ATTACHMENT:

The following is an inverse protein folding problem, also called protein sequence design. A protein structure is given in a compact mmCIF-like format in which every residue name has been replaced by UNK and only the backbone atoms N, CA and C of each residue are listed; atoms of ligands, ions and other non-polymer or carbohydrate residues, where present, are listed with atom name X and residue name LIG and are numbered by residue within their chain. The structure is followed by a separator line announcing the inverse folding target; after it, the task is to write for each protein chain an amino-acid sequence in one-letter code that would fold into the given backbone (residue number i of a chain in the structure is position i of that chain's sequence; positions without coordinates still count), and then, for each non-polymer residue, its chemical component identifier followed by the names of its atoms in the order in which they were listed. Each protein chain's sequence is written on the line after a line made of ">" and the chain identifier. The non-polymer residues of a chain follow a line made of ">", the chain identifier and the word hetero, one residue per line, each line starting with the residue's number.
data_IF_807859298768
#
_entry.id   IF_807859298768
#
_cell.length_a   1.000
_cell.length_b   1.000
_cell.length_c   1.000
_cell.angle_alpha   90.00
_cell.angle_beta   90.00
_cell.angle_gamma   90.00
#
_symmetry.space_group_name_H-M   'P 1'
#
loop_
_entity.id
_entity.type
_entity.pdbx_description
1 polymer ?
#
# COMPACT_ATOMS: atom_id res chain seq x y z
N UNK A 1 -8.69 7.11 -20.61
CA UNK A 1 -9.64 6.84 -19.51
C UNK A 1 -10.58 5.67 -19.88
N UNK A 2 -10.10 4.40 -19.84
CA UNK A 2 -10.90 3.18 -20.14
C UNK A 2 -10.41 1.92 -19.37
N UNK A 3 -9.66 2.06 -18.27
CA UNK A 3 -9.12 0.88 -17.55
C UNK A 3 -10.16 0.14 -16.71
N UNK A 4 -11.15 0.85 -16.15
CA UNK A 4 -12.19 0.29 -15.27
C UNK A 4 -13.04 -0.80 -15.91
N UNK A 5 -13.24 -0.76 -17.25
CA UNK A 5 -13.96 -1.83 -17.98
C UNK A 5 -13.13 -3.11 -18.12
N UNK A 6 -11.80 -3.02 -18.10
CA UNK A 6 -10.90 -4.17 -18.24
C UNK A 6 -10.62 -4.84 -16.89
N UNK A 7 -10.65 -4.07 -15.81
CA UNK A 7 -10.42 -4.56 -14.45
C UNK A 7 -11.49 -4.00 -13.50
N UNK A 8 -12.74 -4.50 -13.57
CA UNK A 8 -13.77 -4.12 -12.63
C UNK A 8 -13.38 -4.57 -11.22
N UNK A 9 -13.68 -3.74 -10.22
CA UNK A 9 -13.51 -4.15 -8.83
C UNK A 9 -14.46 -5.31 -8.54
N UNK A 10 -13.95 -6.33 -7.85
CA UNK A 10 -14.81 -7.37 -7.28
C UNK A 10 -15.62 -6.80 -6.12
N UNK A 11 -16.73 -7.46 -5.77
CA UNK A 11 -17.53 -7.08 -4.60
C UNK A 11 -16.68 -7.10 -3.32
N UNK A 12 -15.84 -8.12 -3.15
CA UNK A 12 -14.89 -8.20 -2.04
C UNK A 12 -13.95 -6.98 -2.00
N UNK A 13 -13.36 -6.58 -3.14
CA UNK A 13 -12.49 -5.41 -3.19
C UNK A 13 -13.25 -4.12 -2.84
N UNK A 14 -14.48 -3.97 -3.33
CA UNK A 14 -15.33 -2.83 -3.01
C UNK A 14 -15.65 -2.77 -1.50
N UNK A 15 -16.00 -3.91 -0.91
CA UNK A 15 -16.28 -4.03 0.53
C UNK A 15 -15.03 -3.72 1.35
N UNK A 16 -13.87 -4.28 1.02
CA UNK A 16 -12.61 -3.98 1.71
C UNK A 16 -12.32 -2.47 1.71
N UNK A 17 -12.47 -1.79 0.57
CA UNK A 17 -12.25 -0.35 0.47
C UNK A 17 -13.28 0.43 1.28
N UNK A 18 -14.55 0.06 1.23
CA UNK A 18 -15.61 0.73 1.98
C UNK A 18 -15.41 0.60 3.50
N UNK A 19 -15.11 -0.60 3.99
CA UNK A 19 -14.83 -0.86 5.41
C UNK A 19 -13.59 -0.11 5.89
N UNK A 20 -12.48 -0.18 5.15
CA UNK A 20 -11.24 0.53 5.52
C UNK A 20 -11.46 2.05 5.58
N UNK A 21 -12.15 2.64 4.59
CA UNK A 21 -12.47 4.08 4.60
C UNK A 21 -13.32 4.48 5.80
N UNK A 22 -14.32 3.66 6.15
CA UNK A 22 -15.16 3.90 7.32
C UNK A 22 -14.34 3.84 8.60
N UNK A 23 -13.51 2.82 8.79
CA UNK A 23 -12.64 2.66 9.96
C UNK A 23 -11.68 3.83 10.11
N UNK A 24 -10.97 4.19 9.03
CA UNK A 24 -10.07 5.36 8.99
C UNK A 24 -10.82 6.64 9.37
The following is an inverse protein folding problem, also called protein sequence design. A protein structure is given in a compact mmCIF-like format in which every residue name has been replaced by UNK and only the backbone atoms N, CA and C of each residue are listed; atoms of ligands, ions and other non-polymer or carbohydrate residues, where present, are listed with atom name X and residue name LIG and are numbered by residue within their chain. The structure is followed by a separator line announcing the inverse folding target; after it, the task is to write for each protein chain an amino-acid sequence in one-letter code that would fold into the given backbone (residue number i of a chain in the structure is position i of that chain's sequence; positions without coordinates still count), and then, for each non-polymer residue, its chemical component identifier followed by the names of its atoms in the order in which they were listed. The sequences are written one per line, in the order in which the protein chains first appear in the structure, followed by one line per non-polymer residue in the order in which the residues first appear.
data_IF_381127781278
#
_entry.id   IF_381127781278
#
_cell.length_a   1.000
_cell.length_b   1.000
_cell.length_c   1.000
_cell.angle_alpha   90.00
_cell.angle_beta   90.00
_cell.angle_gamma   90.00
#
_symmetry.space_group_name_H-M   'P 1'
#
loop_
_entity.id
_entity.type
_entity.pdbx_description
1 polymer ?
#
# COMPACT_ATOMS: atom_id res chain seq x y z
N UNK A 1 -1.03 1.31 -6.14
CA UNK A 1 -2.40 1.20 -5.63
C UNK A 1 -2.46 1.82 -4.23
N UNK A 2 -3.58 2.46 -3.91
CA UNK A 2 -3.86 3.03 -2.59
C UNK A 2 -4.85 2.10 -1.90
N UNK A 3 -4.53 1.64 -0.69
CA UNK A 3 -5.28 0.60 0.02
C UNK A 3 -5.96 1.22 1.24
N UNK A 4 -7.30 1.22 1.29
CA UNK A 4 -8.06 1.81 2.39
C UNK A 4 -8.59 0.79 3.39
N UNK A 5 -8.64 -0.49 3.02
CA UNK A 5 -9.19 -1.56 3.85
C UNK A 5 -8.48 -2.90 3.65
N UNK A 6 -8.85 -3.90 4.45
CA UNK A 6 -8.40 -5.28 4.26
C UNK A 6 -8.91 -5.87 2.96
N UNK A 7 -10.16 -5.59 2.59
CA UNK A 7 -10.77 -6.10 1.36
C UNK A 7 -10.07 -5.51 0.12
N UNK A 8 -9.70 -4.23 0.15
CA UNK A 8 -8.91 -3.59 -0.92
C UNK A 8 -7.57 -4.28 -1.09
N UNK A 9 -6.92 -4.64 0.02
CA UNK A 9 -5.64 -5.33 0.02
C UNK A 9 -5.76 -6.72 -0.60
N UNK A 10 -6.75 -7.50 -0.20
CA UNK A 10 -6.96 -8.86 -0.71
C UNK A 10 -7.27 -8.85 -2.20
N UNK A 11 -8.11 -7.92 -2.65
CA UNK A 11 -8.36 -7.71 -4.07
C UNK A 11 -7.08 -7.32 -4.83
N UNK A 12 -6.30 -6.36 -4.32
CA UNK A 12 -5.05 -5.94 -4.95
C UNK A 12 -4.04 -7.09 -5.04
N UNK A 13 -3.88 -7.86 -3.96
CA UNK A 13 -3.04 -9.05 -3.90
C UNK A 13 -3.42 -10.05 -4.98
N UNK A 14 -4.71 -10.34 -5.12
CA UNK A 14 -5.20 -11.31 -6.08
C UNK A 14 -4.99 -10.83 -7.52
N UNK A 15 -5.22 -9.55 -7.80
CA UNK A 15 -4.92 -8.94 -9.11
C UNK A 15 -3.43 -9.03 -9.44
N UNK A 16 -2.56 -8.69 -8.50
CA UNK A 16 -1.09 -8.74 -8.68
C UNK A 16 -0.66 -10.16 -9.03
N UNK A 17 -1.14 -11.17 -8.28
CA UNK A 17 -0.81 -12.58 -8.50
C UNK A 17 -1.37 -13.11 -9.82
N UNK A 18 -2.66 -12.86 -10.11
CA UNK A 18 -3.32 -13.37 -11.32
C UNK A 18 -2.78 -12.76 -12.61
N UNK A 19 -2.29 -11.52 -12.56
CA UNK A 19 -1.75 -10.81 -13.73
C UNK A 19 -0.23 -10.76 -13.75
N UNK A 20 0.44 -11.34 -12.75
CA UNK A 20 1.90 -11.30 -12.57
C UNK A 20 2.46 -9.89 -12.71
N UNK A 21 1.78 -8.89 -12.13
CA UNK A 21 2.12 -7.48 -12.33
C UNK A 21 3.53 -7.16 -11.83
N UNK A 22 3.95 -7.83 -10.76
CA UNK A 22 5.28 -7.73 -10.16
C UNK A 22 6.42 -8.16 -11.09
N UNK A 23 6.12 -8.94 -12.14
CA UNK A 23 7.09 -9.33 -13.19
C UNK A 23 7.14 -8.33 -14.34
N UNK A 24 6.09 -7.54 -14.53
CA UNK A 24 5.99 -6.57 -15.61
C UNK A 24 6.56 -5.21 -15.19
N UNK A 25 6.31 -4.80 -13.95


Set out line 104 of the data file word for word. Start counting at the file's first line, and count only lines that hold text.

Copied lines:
_cell.angle_gamma   90.00